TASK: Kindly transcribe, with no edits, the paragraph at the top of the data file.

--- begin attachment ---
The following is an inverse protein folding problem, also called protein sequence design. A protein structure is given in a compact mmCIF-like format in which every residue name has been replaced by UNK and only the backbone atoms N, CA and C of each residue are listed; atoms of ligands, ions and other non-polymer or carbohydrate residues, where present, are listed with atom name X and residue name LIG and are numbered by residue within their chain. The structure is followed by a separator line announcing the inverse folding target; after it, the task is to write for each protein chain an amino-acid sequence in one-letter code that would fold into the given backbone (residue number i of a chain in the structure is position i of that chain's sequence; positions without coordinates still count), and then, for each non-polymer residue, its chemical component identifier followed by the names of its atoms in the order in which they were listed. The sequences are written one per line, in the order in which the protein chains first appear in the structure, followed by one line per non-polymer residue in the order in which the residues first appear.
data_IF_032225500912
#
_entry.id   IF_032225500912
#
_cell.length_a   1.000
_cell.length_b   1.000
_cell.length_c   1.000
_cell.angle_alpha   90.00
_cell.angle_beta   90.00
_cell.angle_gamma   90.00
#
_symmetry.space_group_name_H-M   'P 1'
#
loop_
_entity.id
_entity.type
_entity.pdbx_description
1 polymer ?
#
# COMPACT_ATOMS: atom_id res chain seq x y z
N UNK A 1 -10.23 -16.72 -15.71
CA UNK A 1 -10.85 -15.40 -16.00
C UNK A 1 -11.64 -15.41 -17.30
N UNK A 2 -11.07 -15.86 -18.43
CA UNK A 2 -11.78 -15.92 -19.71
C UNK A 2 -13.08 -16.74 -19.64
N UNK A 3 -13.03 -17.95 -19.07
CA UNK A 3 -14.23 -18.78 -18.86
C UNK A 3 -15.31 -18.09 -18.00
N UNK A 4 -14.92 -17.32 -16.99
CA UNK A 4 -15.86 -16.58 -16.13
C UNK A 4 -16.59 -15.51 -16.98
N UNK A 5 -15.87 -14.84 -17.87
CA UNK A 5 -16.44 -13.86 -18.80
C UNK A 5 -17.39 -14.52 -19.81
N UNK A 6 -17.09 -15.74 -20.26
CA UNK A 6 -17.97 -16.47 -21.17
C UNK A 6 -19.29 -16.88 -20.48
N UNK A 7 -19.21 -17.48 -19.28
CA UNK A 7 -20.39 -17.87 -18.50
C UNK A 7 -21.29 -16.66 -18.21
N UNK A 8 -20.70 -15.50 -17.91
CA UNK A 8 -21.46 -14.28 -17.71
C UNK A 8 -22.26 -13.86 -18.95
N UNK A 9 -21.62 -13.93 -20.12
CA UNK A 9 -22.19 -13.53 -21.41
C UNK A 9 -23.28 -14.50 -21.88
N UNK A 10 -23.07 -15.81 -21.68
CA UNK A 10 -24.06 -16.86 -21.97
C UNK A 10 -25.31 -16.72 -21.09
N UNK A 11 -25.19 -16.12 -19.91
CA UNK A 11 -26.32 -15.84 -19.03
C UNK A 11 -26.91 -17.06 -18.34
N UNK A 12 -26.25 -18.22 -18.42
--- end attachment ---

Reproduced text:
The following is an inverse protein folding problem, also called protein sequence design. A protein structure is given in a compact mmCIF-like format in which every residue name has been replaced by UNK and only the backbone atoms N, CA and C of each residue are listed; atoms of ligands, ions and other non-polymer or carbohydrate residues, where present, are listed with atom name X and residue name LIG and are numbered by residue within their chain. The structure is followed by a separator line announcing the inverse folding target; after it, the task is to write for each protein chain an amino-acid sequence in one-letter code that would fold into the given backbone (residue number i of a chain in the structure is position i of that chain's sequence; positions without coordinates still count), and then, for each non-polymer residue, its chemical component identifier followed by the names of its atoms in the order in which they were listed. The sequences are written one per line, in the order in which the protein chains first appear in the structure, followed by one line per non-polymer residue in the order in which the residues first appear.